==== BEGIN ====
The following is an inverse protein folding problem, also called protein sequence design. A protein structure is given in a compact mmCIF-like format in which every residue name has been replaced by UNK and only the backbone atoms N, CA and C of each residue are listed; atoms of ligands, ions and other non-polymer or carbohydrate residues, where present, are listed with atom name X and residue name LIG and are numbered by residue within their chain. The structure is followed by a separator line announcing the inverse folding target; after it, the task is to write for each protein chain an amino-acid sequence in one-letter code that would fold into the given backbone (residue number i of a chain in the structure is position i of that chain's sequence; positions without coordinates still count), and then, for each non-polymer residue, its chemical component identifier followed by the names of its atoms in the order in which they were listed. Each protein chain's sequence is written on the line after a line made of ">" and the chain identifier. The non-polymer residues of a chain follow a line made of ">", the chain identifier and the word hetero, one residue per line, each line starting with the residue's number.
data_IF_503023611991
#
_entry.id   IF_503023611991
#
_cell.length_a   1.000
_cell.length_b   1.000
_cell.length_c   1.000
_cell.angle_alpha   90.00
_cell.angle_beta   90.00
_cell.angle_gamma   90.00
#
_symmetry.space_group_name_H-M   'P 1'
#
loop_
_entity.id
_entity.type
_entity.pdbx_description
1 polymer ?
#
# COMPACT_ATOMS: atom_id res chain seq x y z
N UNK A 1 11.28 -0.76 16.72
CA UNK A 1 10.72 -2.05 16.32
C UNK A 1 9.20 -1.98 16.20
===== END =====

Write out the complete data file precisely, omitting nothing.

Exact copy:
The following is an inverse protein folding problem, also called protein sequence design. A protein structure is given in a compact mmCIF-like format in which every residue name has been replaced by UNK and only the backbone atoms N, CA and C of each residue are listed; atoms of ligands, ions and other non-polymer or carbohydrate residues, where present, are listed with atom name X and residue name LIG and are numbered by residue within their chain. The structure is followed by a separator line announcing the inverse folding target; after it, the task is to write for each protein chain an amino-acid sequence in one-letter code that would fold into the given backbone (residue number i of a chain in the structure is position i of that chain's sequence; positions without coordinates still count), and then, for each non-polymer residue, its chemical component identifier followed by the names of its atoms in the order in which they were listed. Each protein chain's sequence is written on the line after a line made of ">" and the chain identifier. The non-polymer residues of a chain follow a line made of ">", the chain identifier and the word hetero, one residue per line, each line starting with the residue's number.
data_IF_503023611991
#
_entry.id   IF_503023611991
#
_cell.length_a   1.000
_cell.length_b   1.000
_cell.length_c   1.000
_cell.angle_alpha   90.00
_cell.angle_beta   90.00
_cell.angle_gamma   90.00
#
_symmetry.space_group_name_H-M   'P 1'
#
loop_
_entity.id
_entity.type
_entity.pdbx_description
1 polymer ?
#
# COMPACT_ATOMS: atom_id res chain seq x y z
N UNK A 1 11.28 -0.76 16.72
CA UNK A 1 10.72 -2.05 16.32
C UNK A 1 9.20 -1.98 16.20